This old video of a photo opportunity featuring the 18-month-old Prince William of Great Britain, who was married today with a reported two billion people watching, gives an idea of what his life has been like from the beginning.
Kate Middleton, the woman of the hour, will marry Great Britain's Prince William tomorrow in a spectacular wedding that has that portion of the world that cares about these things in a perfect tizzy.
The Middletons went on to make a fortune with their own mail-order party-goods company, and that allowed them to send Kate and her two siblings to the kind of schools that have made it possible to imagine Catherine, as she is now officially called, handling the role of the future Queen of England.
Kate and William met at one of those schools, University of St. Andrews in Fife, Scotland.
The romance between Prince William and Kate, a commoner, is a charming story of two college students whose friendship grew over a decade into love.
But their marriage may say more about lessons learned inside Buckingham Palace than about any real freedom members of the royal family have gained in choosing whom to marry.
In 1772, King George III, disgusted with what he deemed the inappropriate marriages two of his brothers had made to commoners, insisted that Parliament pass the Royal Marriages Act, a complicated tangle of regulations that boil down to the fact that the reigning monarch must approve royals' prospective mates.
It was the ultimate meddling in children's lives, and it was the law.
It still is. Queen Elizabeth gave her consent to William and Catherine's marriage on Feb. 9.
The Royal Marriages Act has caused no end of heartache and drama over the centuries, in recent history with the abdication of King Edward VIII to marry the divorced American Wallis Warfield Simpson, Princess Margaret's reluctant breakup with her dashing Capt. Peter Townsend, and Prince Charles's marriage to Princess Diana rather than to his longtime love and present wife, Camilla, the Duchess of Cornwall.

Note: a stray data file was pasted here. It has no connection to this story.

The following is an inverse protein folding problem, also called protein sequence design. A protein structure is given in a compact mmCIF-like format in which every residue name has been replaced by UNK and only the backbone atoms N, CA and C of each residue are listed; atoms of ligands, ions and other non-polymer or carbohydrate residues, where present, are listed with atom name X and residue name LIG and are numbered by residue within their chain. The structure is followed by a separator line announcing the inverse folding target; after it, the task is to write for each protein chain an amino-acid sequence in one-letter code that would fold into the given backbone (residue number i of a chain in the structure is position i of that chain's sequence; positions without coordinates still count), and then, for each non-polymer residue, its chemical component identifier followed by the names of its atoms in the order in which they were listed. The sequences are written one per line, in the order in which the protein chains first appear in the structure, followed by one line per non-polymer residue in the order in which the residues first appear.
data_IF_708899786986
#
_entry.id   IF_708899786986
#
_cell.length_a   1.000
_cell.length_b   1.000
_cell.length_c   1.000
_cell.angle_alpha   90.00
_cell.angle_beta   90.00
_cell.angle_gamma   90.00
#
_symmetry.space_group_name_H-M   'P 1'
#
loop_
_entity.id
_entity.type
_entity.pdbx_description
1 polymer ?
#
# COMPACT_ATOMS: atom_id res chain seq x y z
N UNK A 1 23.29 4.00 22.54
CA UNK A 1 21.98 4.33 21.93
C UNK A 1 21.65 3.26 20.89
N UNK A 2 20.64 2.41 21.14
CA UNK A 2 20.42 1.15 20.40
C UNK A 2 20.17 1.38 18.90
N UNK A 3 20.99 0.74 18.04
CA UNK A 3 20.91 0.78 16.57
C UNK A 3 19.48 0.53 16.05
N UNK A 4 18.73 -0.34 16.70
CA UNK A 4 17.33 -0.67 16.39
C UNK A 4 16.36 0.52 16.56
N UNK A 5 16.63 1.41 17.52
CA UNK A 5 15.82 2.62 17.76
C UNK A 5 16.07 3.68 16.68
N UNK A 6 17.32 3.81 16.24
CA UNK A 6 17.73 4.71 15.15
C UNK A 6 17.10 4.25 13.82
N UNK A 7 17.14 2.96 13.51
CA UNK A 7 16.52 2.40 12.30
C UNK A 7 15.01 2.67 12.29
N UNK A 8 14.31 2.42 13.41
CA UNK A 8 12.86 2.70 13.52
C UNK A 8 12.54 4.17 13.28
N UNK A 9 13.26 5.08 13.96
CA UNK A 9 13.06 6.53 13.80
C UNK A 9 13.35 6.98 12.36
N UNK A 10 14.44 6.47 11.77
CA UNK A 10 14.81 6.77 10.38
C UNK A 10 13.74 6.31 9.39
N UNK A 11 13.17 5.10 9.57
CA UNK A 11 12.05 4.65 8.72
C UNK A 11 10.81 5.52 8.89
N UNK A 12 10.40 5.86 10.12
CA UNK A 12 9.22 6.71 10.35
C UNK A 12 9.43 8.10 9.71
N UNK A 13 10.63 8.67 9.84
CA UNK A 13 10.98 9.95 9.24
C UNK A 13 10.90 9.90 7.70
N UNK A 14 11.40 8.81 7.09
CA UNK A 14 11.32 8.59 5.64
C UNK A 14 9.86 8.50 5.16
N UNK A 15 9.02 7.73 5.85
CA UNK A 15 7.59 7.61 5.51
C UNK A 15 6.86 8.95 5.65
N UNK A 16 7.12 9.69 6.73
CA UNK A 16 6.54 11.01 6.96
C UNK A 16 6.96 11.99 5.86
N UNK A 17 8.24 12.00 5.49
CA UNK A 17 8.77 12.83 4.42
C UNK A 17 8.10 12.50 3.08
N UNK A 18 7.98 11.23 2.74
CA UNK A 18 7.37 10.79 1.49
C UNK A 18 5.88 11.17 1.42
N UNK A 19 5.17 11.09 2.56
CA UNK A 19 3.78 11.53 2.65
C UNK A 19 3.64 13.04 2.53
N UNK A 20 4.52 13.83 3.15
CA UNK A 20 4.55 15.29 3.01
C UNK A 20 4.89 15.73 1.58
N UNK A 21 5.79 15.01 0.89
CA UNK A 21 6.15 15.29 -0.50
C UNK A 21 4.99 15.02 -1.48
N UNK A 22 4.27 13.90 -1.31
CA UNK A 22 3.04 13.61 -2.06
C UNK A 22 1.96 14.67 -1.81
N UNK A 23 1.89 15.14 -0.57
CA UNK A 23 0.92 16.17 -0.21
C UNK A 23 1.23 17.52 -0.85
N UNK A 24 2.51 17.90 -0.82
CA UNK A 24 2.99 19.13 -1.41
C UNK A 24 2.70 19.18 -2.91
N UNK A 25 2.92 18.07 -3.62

But tomorrow is about two people who really seem to love each other pledging to remain together forever — with a whole lot of fancy trimmings.
Enjoy the show!
He was the first male of the British royal family to be born in a hospital. Prince Charles also broke with tradition by attending the birth.
Prince Charles and his first wife, Princess Diana, William's mother, arrived at the hospital very early on the morning of the day William was born.
William was born at 9:03 p.m., and weighed 7 lb. 2 oz. A 41-gun salute was fired off in his honor. Princess Diana was back home the next day.
Prince Charles, always restrained, was clearly thrilled. He wrote friends, "I can't tell you how excited and proud I am," adding that he found the newborn William "surprisingly appetising."
The way the British royal family handles special occasions is interesting, to me anyway, because everything they do has to be examined in advance through history, tradition and protocol. Then the next day, many, many other people run out and do as close to the same thing as they possibly can.
Birth is no different.
The last few generations of the royal family have provided boatloads of drama that have kept the tabloids chattering and the rest of us agog — romance, opulence, star-crossed lovers, betrayal, tragedy, untimely death.
This week, in the runup to the wedding of Prince William and Catherine Middleton, Birth Story is going to look at a few royal births.
Philip famously played squash with a friend in another part of the palace during his son's birth. To be fair, in 1948 most fathers were at best pacing in hospital waiting rooms during their children's births. And, Philip did bring Elizabeth carnations and Champagne afterwards.
Just two weeks after Charles's birth, in a letter recently sold at auction, Elizabeth wrote a cousin, a bridesmaid at her 1947 wedding,"The baby is very sweet, and Philip and I are enormously proud of him. I still find it hard to believe that I really have a baby of my own!"
Photo by Cecil Beaton